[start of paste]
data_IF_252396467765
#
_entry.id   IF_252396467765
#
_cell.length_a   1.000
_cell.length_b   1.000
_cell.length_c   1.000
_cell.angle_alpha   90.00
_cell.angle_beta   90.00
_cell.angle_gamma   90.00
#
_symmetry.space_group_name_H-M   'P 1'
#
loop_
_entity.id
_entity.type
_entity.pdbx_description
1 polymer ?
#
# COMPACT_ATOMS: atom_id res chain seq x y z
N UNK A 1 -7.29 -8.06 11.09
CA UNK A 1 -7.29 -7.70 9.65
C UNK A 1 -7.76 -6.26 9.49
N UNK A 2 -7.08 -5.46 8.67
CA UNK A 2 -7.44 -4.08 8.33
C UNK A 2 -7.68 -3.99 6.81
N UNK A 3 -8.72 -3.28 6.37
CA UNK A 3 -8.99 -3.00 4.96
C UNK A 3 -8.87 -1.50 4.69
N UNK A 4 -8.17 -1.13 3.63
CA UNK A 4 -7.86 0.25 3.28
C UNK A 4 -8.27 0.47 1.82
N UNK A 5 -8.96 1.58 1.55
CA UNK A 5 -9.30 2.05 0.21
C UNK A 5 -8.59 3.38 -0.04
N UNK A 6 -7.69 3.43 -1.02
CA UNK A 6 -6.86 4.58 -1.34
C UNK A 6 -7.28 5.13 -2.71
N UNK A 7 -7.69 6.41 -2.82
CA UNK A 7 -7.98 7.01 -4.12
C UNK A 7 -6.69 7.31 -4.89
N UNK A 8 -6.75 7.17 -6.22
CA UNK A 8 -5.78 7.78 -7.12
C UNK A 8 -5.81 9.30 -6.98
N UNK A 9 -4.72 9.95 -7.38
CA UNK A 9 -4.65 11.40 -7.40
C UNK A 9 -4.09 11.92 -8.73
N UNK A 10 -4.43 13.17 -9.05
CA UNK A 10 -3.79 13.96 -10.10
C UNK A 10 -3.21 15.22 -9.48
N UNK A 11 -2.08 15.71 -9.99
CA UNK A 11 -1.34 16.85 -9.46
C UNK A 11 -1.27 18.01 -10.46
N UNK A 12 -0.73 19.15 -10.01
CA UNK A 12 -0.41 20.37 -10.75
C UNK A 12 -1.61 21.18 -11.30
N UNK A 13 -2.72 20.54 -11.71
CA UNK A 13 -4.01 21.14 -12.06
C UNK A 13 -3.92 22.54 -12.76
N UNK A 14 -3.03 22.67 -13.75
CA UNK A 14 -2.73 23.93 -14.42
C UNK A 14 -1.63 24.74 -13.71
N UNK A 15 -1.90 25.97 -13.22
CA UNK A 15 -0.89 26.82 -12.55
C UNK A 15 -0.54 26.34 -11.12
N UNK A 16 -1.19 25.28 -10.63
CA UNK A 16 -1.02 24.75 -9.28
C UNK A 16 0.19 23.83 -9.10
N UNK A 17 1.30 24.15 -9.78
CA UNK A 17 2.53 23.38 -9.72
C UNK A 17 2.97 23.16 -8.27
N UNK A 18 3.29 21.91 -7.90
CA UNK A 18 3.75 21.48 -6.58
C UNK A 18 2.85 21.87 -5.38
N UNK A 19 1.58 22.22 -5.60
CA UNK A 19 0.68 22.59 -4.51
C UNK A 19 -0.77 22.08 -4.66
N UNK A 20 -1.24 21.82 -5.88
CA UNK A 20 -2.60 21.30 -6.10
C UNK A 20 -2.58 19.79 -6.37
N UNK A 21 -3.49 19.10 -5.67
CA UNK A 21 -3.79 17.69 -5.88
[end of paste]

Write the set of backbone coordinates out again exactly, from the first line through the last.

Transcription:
data_IF_252396467765
#
_entry.id   IF_252396467765
#
_cell.length_a   1.000
_cell.length_b   1.000
_cell.length_c   1.000
_cell.angle_alpha   90.00
_cell.angle_beta   90.00
_cell.angle_gamma   90.00
#
_symmetry.space_group_name_H-M   'P 1'
#
loop_
_entity.id
_entity.type
_entity.pdbx_description
1 polymer ?
#
# COMPACT_ATOMS: atom_id res chain seq x y z
N UNK A 1 -7.29 -8.06 11.09
CA UNK A 1 -7.29 -7.70 9.65
C UNK A 1 -7.76 -6.26 9.49
N UNK A 2 -7.08 -5.46 8.67
CA UNK A 2 -7.44 -4.08 8.33
C UNK A 2 -7.68 -3.99 6.81
N UNK A 3 -8.72 -3.28 6.37
CA UNK A 3 -8.99 -3.00 4.96
C UNK A 3 -8.87 -1.50 4.69
N UNK A 4 -8.17 -1.13 3.63
CA UNK A 4 -7.86 0.25 3.28
C UNK A 4 -8.27 0.47 1.82
N UNK A 5 -8.96 1.58 1.55
CA UNK A 5 -9.30 2.05 0.21
C UNK A 5 -8.59 3.38 -0.04
N UNK A 6 -7.69 3.43 -1.02
CA UNK A 6 -6.86 4.58 -1.34
C UNK A 6 -7.28 5.13 -2.71
N UNK A 7 -7.69 6.41 -2.82
CA UNK A 7 -7.98 7.01 -4.12
C UNK A 7 -6.69 7.31 -4.89
N UNK A 8 -6.75 7.17 -6.22
CA UNK A 8 -5.78 7.78 -7.12
C UNK A 8 -5.81 9.30 -6.98
N UNK A 9 -4.72 9.95 -7.38
CA UNK A 9 -4.65 11.40 -7.40
C UNK A 9 -4.09 11.92 -8.73
N UNK A 10 -4.43 13.17 -9.05
CA UNK A 10 -3.79 13.96 -10.10
C UNK A 10 -3.21 15.22 -9.48
N UNK A 11 -2.08 15.71 -9.99
CA UNK A 11 -1.34 16.85 -9.46
C UNK A 11 -1.27 18.01 -10.46
N UNK A 12 -0.73 19.15 -10.01
CA UNK A 12 -0.41 20.37 -10.75
C UNK A 12 -1.61 21.18 -11.30
N UNK A 13 -2.72 20.54 -11.71
CA UNK A 13 -4.01 21.14 -12.06
C UNK A 13 -3.92 22.54 -12.76
N UNK A 14 -3.03 22.67 -13.75
CA UNK A 14 -2.73 23.93 -14.42
C UNK A 14 -1.63 24.74 -13.71
N UNK A 15 -1.90 25.97 -13.22
CA UNK A 15 -0.89 26.82 -12.55
C UNK A 15 -0.54 26.34 -11.12
N UNK A 16 -1.19 25.28 -10.63
CA UNK A 16 -1.02 24.75 -9.28
C UNK A 16 0.19 23.83 -9.10
N UNK A 17 1.30 24.15 -9.78
CA UNK A 17 2.53 23.38 -9.72
C UNK A 17 2.97 23.16 -8.27
N UNK A 18 3.29 21.91 -7.90
CA UNK A 18 3.75 21.48 -6.58
C UNK A 18 2.85 21.87 -5.38
N UNK A 19 1.58 22.22 -5.60
CA UNK A 19 0.68 22.59 -4.51
C UNK A 19 -0.77 22.08 -4.66
N UNK A 20 -1.24 21.82 -5.88
CA UNK A 20 -2.60 21.30 -6.10
C UNK A 20 -2.58 19.79 -6.37
N UNK A 21 -3.49 19.10 -5.67
CA UNK A 21 -3.79 17.69 -5.88